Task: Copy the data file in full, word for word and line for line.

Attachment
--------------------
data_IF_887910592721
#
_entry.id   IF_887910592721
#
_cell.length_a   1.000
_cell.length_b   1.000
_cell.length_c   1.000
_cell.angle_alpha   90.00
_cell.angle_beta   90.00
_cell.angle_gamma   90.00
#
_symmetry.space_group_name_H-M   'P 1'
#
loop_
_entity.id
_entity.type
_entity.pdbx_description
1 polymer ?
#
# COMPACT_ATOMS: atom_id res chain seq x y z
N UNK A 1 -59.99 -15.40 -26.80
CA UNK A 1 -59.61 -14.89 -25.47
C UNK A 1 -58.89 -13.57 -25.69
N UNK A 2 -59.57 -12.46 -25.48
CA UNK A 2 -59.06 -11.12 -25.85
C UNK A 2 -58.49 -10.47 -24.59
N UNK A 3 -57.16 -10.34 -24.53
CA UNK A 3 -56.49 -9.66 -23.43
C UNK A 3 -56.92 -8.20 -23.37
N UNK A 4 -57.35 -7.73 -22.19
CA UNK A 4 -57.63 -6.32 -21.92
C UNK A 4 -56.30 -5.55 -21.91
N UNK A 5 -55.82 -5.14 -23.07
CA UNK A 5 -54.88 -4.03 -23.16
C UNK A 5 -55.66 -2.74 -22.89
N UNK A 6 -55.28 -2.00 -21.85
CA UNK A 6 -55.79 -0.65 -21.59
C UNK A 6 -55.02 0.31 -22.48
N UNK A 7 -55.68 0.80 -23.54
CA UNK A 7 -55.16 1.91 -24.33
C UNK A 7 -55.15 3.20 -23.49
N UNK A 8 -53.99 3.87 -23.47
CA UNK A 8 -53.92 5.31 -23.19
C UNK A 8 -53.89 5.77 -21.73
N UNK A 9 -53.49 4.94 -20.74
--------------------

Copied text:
data_IF_887910592721
#
_entry.id   IF_887910592721
#
_cell.length_a   1.000
_cell.length_b   1.000
_cell.length_c   1.000
_cell.angle_alpha   90.00
_cell.angle_beta   90.00
_cell.angle_gamma   90.00
#
_symmetry.space_group_name_H-M   'P 1'
#
loop_
_entity.id
_entity.type
_entity.pdbx_description
1 polymer ?
#
# COMPACT_ATOMS: atom_id res chain seq x y z
N UNK A 1 -59.99 -15.40 -26.80
CA UNK A 1 -59.61 -14.89 -25.47
C UNK A 1 -58.89 -13.57 -25.69
N UNK A 2 -59.57 -12.46 -25.48
CA UNK A 2 -59.06 -11.12 -25.85
C UNK A 2 -58.49 -10.47 -24.59
N UNK A 3 -57.16 -10.34 -24.53
CA UNK A 3 -56.49 -9.66 -23.43
C UNK A 3 -56.92 -8.20 -23.37
N UNK A 4 -57.35 -7.73 -22.19
CA UNK A 4 -57.63 -6.32 -21.92
C UNK A 4 -56.30 -5.55 -21.91
N UNK A 5 -55.82 -5.14 -23.07
CA UNK A 5 -54.88 -4.03 -23.16
C UNK A 5 -55.66 -2.74 -22.89
N UNK A 6 -55.28 -2.00 -21.85
CA UNK A 6 -55.79 -0.65 -21.59
C UNK A 6 -55.02 0.31 -22.48
N UNK A 7 -55.68 0.80 -23.54
CA UNK A 7 -55.16 1.91 -24.33
C UNK A 7 -55.15 3.20 -23.49
N UNK A 8 -53.99 3.87 -23.47
CA UNK A 8 -53.92 5.31 -23.19
C UNK A 8 -53.89 5.77 -21.73
N UNK A 9 -53.49 4.94 -20.74